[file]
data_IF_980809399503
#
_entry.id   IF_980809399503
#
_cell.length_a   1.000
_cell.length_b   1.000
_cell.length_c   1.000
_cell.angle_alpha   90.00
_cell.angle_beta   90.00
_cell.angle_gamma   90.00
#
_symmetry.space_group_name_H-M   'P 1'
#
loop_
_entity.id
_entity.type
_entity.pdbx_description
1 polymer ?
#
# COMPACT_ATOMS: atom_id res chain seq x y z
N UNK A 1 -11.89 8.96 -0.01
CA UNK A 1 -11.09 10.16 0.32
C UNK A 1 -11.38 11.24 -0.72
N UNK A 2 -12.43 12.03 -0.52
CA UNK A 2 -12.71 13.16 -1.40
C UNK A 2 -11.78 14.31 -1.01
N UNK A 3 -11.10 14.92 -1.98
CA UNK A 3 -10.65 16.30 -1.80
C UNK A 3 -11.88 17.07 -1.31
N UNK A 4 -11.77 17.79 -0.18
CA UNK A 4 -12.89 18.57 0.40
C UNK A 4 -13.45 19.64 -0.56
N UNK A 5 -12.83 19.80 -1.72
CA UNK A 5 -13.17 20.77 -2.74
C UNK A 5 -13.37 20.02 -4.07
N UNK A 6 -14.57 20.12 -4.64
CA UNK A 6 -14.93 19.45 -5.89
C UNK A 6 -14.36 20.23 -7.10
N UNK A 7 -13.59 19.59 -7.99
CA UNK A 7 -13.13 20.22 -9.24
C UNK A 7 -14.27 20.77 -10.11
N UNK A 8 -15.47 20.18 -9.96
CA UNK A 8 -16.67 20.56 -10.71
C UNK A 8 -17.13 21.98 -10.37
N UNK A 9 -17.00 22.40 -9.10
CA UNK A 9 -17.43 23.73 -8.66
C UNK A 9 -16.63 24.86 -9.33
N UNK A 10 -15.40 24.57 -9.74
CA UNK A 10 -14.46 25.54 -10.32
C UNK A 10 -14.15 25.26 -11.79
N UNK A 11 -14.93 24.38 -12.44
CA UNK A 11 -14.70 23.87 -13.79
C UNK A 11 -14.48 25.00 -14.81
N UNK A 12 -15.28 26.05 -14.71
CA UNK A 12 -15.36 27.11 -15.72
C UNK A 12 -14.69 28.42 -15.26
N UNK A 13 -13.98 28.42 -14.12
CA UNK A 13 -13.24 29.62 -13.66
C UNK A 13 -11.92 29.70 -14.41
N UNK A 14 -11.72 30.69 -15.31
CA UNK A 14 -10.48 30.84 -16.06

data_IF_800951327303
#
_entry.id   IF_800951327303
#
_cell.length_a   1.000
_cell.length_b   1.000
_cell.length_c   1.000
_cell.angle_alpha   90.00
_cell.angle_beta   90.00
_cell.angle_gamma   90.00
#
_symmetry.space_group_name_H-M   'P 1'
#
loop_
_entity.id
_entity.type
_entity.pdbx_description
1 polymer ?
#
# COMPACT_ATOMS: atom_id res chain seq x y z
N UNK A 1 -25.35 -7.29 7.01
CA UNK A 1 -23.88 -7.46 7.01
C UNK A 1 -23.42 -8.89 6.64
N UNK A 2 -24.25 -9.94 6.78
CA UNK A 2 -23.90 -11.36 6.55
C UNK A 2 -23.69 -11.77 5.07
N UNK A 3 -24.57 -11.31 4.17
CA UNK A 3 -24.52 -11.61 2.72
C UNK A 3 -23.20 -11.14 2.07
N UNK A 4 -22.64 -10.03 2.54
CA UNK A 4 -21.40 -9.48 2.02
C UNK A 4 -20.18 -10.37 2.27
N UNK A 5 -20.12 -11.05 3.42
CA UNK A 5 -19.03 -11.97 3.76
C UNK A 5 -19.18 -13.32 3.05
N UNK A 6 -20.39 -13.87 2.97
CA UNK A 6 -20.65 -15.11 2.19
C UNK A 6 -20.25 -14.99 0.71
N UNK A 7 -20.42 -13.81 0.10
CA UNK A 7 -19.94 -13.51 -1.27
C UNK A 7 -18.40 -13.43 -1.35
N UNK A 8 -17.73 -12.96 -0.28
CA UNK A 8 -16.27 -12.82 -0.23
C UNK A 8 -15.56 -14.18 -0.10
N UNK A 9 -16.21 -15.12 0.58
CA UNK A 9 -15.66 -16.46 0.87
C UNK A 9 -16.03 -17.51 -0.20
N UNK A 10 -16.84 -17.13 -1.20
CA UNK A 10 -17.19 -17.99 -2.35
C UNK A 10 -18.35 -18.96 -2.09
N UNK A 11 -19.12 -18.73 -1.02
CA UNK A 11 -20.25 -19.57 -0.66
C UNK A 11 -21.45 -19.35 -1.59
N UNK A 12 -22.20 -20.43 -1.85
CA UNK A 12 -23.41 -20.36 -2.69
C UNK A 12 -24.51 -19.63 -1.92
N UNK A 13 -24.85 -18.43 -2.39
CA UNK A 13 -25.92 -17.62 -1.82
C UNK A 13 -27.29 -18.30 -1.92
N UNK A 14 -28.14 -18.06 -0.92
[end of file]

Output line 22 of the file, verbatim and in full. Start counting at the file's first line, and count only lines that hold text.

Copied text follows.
CA UNK A 1 -11.09 10.16 0.32